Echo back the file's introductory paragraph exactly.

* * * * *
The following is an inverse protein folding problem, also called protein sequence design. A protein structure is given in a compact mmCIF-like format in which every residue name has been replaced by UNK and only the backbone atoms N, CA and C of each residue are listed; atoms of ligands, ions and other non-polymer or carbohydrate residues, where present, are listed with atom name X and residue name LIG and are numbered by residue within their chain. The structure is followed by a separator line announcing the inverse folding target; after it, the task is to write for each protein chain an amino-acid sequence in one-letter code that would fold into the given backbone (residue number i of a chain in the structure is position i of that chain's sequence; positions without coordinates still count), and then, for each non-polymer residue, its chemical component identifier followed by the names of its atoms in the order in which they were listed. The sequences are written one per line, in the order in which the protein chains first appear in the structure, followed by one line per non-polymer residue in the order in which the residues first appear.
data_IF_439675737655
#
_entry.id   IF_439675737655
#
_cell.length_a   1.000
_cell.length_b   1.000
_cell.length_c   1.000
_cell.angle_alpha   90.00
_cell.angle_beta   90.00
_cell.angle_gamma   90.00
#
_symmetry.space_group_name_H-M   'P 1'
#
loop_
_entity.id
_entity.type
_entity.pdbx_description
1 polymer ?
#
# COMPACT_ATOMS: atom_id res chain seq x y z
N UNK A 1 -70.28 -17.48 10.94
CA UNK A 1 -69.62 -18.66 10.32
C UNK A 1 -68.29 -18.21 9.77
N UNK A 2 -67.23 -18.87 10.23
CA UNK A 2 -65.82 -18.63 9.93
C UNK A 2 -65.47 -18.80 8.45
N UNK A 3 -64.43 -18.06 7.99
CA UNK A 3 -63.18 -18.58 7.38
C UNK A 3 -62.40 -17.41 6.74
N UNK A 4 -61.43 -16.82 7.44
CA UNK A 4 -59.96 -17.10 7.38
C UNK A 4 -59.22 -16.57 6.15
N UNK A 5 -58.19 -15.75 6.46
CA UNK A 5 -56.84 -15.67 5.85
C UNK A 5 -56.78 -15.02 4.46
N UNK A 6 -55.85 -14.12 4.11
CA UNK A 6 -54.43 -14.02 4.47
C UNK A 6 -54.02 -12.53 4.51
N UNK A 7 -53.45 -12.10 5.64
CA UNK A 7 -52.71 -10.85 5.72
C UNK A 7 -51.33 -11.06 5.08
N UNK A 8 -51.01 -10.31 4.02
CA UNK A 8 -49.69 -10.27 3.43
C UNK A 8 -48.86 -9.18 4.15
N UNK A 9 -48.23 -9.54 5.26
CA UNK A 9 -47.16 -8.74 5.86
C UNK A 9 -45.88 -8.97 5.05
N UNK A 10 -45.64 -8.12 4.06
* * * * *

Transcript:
The following is an inverse protein folding problem, also called protein sequence design. A protein structure is given in a compact mmCIF-like format in which every residue name has been replaced by UNK and only the backbone atoms N, CA and C of each residue are listed; atoms of ligands, ions and other non-polymer or carbohydrate residues, where present, are listed with atom name X and residue name LIG and are numbered by residue within their chain. The structure is followed by a separator line announcing the inverse folding target; after it, the task is to write for each protein chain an amino-acid sequence in one-letter code that would fold into the given backbone (residue number i of a chain in the structure is position i of that chain's sequence; positions without coordinates still count), and then, for each non-polymer residue, its chemical component identifier followed by the names of its atoms in the order in which they were listed. The sequences are written one per line, in the order in which the protein chains first appear in the structure, followed by one line per non-polymer residue in the order in which the residues first appear.